Archive for the ‘apocalypse now’ Tag

Sheffield Doc/Fest 2017

Highlight of Doc/fest for me this year was meeting the legendary Walter Murch, sound designer and editor, who created the picture and sound editing magic of ‘Apocalypse Now’ and the Oscar-winning sound montage of ‘The Conversation’. He gave some real insights into the practice of editing, from overarching comparisons to architecture and choreography to frame-level detail in search of the perfect cut.

Apocalypse Now fan

The link between the ceiling fan and the chopper sounds suggested itself when shots between were removed

Another highlight was an energetic, extended conversation in the wake of ‘You Have No Idea How Much I Love You’, a documentary by Pavel Lozinski – or is it? (a documentary) On the way out of the Showroom Cinema I accosted a fellow producer and asked her whether she’d had the same reaction to the end of the film (basically a punch to the guts). We were then accosted by Amir Bar-Lev, director of the new Grateful Dead doc ‘Long Strange Trip‘ (just released on Amazon Prime) who had the same question. Between the Showroom and Exchange Square with stops along the way the three of us had our own Q&A discussing the ethics of shooting therapy sessions and how they can be shot in an ethical way which doesn’t disrupt the therapeutic benefit. I’d gone to see the film in the first place because one of the films I’m currently working on, ‘Love Lies Bleeding‘ (w/t, directed by Leslie Lee), includes scenes of this kind. Leslie and I spent the week before Doc/Fest working with the wise, seasoned expertise of the likes of Peter Symes and Jihan El-Tahri at Documentray Campus on the story structure.

You_Have_No_Idea_How_Much_I_Love_You

You Have No Idea How Much I Love You (Poland 2016)

More Sheffield adventures to follow soon…

 

A past Doc/fest: 2015 (rock, Kurt Cobain, etc.) ; Shorts ; Black Panthers ; Drones.

 

Boredom Boredom B’dum B’dum

spiral scratch buzzcocks record

Today is Record Shop Day. I’ve been frequenting mine (Alan’s in East Finchley) plenty recently so I’m just making an internal nod to indy record shops and I’ve just played a classic record Spiral Scratch by (the) Buzzcocks (albeit not on vinyl, I’m in the wrong room) – the track I played is Boredom because I’ve been thinking about it a lot yesterday and today.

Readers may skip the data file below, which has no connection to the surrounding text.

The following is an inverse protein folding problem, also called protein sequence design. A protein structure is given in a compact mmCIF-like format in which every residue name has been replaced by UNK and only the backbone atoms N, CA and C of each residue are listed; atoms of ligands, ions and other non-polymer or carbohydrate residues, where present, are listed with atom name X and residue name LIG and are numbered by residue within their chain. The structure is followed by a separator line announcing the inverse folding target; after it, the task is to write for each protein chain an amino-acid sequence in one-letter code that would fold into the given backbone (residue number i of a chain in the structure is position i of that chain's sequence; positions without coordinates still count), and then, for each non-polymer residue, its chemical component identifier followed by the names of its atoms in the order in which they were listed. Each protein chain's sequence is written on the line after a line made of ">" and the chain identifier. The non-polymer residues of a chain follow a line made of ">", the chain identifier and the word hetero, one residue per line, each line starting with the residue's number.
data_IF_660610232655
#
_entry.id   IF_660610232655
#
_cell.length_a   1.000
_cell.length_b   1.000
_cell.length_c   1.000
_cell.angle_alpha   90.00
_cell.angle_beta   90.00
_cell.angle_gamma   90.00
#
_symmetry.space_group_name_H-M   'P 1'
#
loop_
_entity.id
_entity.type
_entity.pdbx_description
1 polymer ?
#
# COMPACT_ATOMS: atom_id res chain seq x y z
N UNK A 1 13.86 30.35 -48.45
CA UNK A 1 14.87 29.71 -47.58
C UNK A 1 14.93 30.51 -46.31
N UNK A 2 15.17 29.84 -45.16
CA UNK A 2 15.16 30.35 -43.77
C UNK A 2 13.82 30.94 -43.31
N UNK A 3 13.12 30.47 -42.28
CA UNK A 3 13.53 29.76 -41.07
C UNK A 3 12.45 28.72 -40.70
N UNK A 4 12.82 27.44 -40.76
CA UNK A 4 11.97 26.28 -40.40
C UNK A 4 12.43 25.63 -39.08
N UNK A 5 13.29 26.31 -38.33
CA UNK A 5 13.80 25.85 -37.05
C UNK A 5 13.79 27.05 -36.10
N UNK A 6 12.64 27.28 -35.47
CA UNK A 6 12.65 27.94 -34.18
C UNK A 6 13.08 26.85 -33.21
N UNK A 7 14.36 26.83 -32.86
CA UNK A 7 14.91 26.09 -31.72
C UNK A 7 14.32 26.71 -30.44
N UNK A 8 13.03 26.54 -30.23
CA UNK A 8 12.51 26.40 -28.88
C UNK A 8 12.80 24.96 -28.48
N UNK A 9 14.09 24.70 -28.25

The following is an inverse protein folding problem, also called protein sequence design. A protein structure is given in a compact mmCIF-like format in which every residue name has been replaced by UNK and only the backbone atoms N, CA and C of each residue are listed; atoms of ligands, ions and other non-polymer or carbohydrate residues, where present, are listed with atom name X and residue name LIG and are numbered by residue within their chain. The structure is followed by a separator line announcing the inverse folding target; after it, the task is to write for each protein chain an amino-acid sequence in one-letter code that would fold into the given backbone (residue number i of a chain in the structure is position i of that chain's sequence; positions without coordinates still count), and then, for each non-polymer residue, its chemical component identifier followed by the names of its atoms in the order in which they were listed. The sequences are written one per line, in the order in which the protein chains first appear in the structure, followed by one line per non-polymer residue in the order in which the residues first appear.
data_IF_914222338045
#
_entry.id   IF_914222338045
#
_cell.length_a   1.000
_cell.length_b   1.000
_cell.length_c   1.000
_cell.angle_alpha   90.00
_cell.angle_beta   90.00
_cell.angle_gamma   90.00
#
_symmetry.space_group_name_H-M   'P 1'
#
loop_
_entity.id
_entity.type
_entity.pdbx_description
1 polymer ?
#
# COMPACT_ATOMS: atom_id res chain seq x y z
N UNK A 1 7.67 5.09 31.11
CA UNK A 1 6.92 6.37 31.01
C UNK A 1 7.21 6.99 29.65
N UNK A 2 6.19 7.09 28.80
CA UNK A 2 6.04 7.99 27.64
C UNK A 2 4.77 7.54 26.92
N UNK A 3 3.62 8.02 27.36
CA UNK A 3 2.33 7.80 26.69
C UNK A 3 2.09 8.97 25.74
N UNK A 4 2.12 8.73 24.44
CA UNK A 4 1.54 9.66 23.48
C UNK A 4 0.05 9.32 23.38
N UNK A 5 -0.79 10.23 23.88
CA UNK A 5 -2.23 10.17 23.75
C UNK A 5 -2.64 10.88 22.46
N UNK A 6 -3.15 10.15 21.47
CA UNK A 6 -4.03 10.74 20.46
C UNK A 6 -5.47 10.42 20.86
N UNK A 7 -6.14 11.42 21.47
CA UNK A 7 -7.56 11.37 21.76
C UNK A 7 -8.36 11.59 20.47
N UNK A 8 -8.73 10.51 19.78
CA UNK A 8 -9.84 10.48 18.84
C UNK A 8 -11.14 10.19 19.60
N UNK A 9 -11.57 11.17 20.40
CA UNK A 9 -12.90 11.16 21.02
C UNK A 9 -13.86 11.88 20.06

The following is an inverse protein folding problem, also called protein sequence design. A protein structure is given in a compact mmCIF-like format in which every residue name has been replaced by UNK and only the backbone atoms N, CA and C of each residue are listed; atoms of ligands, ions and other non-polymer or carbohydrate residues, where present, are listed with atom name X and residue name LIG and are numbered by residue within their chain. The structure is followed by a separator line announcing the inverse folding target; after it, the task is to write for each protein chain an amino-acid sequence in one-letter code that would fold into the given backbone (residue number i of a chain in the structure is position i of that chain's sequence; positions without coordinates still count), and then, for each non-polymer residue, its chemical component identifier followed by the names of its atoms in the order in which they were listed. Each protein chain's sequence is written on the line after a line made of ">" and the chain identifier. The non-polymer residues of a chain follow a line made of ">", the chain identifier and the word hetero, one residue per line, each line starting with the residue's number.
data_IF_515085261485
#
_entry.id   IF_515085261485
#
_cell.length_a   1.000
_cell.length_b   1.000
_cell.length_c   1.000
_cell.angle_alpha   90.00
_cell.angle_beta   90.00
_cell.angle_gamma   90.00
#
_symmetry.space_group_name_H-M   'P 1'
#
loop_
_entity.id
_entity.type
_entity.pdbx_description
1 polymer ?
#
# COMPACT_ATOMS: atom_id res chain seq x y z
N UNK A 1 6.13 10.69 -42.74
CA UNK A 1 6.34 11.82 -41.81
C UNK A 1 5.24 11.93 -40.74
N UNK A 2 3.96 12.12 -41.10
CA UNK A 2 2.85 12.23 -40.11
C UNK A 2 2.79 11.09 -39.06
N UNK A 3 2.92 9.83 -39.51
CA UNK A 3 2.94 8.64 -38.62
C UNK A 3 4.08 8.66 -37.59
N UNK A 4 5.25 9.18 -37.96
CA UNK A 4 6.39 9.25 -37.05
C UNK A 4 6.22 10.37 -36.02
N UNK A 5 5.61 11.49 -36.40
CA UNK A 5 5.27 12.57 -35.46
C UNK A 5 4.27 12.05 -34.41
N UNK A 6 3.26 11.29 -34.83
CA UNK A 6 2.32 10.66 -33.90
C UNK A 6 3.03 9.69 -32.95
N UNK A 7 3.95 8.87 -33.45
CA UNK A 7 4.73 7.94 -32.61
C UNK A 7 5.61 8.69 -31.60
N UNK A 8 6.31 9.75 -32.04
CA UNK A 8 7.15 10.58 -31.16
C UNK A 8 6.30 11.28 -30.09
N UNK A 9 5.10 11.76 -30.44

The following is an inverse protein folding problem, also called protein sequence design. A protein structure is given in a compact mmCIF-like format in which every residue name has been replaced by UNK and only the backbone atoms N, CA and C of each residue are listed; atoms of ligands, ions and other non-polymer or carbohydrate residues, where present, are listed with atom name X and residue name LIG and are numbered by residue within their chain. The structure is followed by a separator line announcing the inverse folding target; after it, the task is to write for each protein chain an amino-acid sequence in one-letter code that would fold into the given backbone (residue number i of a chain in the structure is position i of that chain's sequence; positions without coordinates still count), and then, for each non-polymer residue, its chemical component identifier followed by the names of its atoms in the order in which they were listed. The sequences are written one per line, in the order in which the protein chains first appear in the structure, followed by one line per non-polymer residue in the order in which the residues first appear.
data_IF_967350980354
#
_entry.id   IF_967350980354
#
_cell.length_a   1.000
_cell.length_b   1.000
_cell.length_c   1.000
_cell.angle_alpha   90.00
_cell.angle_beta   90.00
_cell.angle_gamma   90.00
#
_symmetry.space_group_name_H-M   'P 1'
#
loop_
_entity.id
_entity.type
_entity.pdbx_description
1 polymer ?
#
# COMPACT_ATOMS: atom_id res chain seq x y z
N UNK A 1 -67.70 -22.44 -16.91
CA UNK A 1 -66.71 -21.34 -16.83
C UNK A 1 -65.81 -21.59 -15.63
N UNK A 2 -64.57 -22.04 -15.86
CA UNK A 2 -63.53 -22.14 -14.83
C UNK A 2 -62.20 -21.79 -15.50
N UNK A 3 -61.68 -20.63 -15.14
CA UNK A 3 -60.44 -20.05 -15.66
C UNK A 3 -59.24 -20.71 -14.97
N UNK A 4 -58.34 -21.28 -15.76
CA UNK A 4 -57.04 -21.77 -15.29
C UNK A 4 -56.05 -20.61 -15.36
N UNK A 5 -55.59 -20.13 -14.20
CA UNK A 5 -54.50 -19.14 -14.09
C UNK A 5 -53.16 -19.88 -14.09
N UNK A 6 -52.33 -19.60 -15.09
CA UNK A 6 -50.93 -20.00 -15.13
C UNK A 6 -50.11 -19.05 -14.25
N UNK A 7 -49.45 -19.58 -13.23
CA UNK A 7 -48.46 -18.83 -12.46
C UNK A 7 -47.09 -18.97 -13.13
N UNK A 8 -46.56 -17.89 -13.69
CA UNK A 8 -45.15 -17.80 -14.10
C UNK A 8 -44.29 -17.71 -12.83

I’m living in this movie
But it doesn’t move me
I’m the man that’s waiting for the phone to ring
Hear it ring-a-ding-a-fucking-ding

You know me, I’m acting dumb
You know the scene, very humdrum
Boredom, boredom, boredom

Elliott Gould as Philip Marlowe

Elliott Gould as Philip Marlowe

I was just out jogging, listening to a podcast with Irish writer John Banville talking about Raymond Chandler and Philip Marlowe. Banville, under his low-brow pen-name Benjamin Black (which I don’t much like – as fake as they come, a bit like Julian Barnes’ Dan Kavanagh), recently wrote a Marlowe book at the request of Chandler’s estate, The Black-Eyed Blonde. Marlowe stories usually start with the gumshoe sitting bored in his down-at-heel office waiting for something to happen, usually a dame walking through the door to give him a knight-errant mission.

Humphrey Bogart as Philip Marlowe

Humphrey Bogart as Philip Marlowe

Robert Donat as Richard Hannay

Robert Donat as Richard Hannay

Then late last night I was listening to a radio programme from BBC Radio 4 called The Buchan Tradition about John Buchan, marking the centenary year of The 39 Steps. Richard Hannay is bored in London at the start of that ripping yarn when lo and behold a spy dies on his living room carpet and the adventure begins.

Basil Rathbone as Sherlock Holmes

Basil Rathbone as Sherlock Holmes

That’s also often the case with Sherlock Holmes – he’s bored out of his brain, coked off his face, ennui has well and truly set in when a character shows up at 221b with a juicy mystery to solve.

Michael York and Simon Maccorkindale as Carruthers and Davies

Michael York and Simon Maccorkindale as Carruthers and Davies

One of my favourites, a resident of The Shelf of Honour, The Riddle of the Sands by Erskine Childers, opens with the protagonist bored in the “dead and fermenting city”, London in the dog-days of late summer. When the opportunity crops up to sail around the Baltic and North Sea coasts, in spitting distance of imperial Germany, with an English eccentric in an Aran jumper, it’s the perfect cure not just to boredom, but also to the complacency and materialism of modern life. One of my favourite scenes is when Carruthers, the narrator, can’t fit his trunk through the opening into the Dulcibella, the boat he is due to go off for a trip in and he has to dump most of his stuff (which he never really needed).

Martin Sheen as Captain Willard

Martin Sheen as Captain Willard

Recently I watched again one of my all-time favourite movies, Apocalypse Now, with Enfant Terrible No. 1 (a convert to The Godfather movies). Damn it’s good. Great. Nearly perfect. It opens with Captain Willard (Martin Sheen) bored to near-death in a hotel room in Saigon. Waiting for a mission.

Saigon…shit. I’m only in Saigon.
Every time, I think I’m gonna wake up back in the jungle.

I’m here a week now.  Waiting for a mission.  Getting softer.  Every minute I stay in this room, I get weaker.  And every minute Charlie squats in the bush…he gets stronger.  Each time I looked around…the walls moved in a little tighter.

Bored to death

Bored to death

There’s boredom as debilitating ennui as in Baudelaire’s Les Fleurs du Mal. But there’s also boredom as a motivator, a prompt into adventure. The question is whether in real life the blonde walks through the door or the spy expires on your carpet? Does the ring-a-ding-a-fucking-ding really come?

Lauren-Bacalls-style-The-Big-Sleep Bogart office Marlowe

bogart film noir phone maltese falcon

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